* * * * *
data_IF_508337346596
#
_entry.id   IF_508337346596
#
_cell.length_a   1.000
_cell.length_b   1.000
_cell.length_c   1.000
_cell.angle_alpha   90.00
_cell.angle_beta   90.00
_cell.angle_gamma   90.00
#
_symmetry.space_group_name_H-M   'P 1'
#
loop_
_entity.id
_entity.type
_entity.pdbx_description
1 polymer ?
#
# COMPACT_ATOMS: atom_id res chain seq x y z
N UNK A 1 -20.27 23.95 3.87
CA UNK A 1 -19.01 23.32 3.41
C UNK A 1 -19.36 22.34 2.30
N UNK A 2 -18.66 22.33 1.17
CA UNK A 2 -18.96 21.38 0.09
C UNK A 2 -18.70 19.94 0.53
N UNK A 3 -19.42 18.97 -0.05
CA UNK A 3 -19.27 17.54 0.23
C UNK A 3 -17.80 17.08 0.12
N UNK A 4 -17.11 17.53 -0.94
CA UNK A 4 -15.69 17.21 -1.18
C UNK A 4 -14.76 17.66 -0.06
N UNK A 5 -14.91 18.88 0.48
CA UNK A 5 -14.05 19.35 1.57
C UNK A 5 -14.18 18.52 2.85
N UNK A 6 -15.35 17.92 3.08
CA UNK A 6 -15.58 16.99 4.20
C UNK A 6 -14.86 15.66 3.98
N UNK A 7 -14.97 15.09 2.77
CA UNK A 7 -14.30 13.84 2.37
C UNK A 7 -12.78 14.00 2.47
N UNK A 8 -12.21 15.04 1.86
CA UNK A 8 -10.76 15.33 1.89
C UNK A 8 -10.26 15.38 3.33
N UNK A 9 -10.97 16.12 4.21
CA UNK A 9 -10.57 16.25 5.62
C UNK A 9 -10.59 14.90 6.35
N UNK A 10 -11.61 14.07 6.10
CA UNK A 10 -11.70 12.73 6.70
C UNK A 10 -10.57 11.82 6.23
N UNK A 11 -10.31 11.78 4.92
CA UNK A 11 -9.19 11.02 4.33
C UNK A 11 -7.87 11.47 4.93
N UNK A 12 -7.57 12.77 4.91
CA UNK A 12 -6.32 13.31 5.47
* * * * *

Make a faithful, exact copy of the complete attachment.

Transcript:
data_IF_508337346596
#
_entry.id   IF_508337346596
#
_cell.length_a   1.000
_cell.length_b   1.000
_cell.length_c   1.000
_cell.angle_alpha   90.00
_cell.angle_beta   90.00
_cell.angle_gamma   90.00
#
_symmetry.space_group_name_H-M   'P 1'
#
loop_
_entity.id
_entity.type
_entity.pdbx_description
1 polymer ?
#
# COMPACT_ATOMS: atom_id res chain seq x y z
N UNK A 1 -20.27 23.95 3.87
CA UNK A 1 -19.01 23.32 3.41
C UNK A 1 -19.36 22.34 2.30
N UNK A 2 -18.66 22.33 1.17
CA UNK A 2 -18.96 21.38 0.09
C UNK A 2 -18.70 19.94 0.53
N UNK A 3 -19.42 18.97 -0.05
CA UNK A 3 -19.27 17.54 0.23
C UNK A 3 -17.80 17.08 0.12
N UNK A 4 -17.11 17.53 -0.94
CA UNK A 4 -15.69 17.21 -1.18
C UNK A 4 -14.76 17.66 -0.06
N UNK A 5 -14.91 18.88 0.48
CA UNK A 5 -14.05 19.35 1.57
C UNK A 5 -14.18 18.52 2.85
N UNK A 6 -15.35 17.92 3.08
CA UNK A 6 -15.58 16.99 4.20
C UNK A 6 -14.86 15.66 3.98
N UNK A 7 -14.97 15.09 2.77
CA UNK A 7 -14.30 13.84 2.37
C UNK A 7 -12.78 14.00 2.47
N UNK A 8 -12.21 15.04 1.86
CA UNK A 8 -10.76 15.33 1.89
C UNK A 8 -10.26 15.38 3.33
N UNK A 9 -10.97 16.12 4.21
CA UNK A 9 -10.57 16.25 5.62
C UNK A 9 -10.59 14.90 6.35
N UNK A 10 -11.61 14.07 6.10
CA UNK A 10 -11.70 12.73 6.70
C UNK A 10 -10.57 11.82 6.23
N UNK A 11 -10.31 11.78 4.92
CA UNK A 11 -9.19 11.02 4.33
C UNK A 11 -7.87 11.47 4.93
N UNK A 12 -7.57 12.77 4.91
CA UNK A 12 -6.32 13.31 5.47